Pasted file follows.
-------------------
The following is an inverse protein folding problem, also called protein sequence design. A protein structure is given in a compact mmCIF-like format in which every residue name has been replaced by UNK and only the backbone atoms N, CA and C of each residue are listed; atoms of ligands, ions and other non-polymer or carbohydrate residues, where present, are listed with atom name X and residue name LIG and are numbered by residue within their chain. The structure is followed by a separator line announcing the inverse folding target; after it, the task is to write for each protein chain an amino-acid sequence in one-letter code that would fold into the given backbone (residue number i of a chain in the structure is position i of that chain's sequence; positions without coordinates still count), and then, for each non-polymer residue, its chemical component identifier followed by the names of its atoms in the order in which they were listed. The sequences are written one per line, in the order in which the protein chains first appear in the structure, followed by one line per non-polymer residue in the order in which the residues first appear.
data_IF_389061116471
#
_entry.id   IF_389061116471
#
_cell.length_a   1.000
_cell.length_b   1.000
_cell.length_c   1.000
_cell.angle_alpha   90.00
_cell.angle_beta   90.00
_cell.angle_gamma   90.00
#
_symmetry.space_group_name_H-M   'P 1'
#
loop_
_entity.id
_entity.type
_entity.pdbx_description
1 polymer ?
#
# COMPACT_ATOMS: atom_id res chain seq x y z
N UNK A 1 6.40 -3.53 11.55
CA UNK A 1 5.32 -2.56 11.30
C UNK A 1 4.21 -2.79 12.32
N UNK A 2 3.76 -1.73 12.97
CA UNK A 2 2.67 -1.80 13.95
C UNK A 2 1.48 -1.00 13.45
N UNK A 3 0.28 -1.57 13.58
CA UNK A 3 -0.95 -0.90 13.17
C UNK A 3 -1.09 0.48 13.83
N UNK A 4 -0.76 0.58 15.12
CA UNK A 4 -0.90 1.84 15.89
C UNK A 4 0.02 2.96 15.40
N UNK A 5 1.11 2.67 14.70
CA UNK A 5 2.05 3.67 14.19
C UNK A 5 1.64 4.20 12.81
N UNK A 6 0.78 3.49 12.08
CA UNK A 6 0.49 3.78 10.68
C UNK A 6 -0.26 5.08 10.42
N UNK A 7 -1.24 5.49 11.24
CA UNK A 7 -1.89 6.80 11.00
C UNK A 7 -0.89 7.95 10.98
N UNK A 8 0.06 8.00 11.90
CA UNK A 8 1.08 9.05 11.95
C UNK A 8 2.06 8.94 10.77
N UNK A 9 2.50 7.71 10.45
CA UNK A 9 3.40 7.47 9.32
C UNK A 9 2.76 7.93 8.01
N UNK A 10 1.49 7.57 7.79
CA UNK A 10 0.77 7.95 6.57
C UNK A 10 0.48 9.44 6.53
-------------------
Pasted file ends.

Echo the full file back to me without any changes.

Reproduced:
The following is an inverse protein folding problem, also called protein sequence design. A protein structure is given in a compact mmCIF-like format in which every residue name has been replaced by UNK and only the backbone atoms N, CA and C of each residue are listed; atoms of ligands, ions and other non-polymer or carbohydrate residues, where present, are listed with atom name X and residue name LIG and are numbered by residue within their chain. The structure is followed by a separator line announcing the inverse folding target; after it, the task is to write for each protein chain an amino-acid sequence in one-letter code that would fold into the given backbone (residue number i of a chain in the structure is position i of that chain's sequence; positions without coordinates still count), and then, for each non-polymer residue, its chemical component identifier followed by the names of its atoms in the order in which they were listed. The sequences are written one per line, in the order in which the protein chains first appear in the structure, followed by one line per non-polymer residue in the order in which the residues first appear.
data_IF_389061116471
#
_entry.id   IF_389061116471
#
_cell.length_a   1.000
_cell.length_b   1.000
_cell.length_c   1.000
_cell.angle_alpha   90.00
_cell.angle_beta   90.00
_cell.angle_gamma   90.00
#
_symmetry.space_group_name_H-M   'P 1'
#
loop_
_entity.id
_entity.type
_entity.pdbx_description
1 polymer ?
#
# COMPACT_ATOMS: atom_id res chain seq x y z
N UNK A 1 6.40 -3.53 11.55
CA UNK A 1 5.32 -2.56 11.30
C UNK A 1 4.21 -2.79 12.32
N UNK A 2 3.76 -1.73 12.97
CA UNK A 2 2.67 -1.80 13.95
C UNK A 2 1.48 -1.00 13.45
N UNK A 3 0.28 -1.57 13.58
CA UNK A 3 -0.95 -0.90 13.17
C UNK A 3 -1.09 0.48 13.83
N UNK A 4 -0.76 0.58 15.12
CA UNK A 4 -0.90 1.84 15.89
C UNK A 4 0.02 2.96 15.40
N UNK A 5 1.11 2.67 14.70
CA UNK A 5 2.05 3.67 14.19
C UNK A 5 1.64 4.20 12.81
N UNK A 6 0.78 3.49 12.08
CA UNK A 6 0.49 3.78 10.68
C UNK A 6 -0.26 5.08 10.42
N UNK A 7 -1.24 5.49 11.24
CA UNK A 7 -1.89 6.80 11.00
C UNK A 7 -0.89 7.95 10.98
N UNK A 8 0.06 8.00 11.90
CA UNK A 8 1.08 9.05 11.95
C UNK A 8 2.06 8.94 10.77
N UNK A 9 2.50 7.71 10.45
CA UNK A 9 3.40 7.47 9.32
C UNK A 9 2.76 7.93 8.01
N UNK A 10 1.49 7.57 7.79
CA UNK A 10 0.77 7.95 6.57
C UNK A 10 0.48 9.44 6.53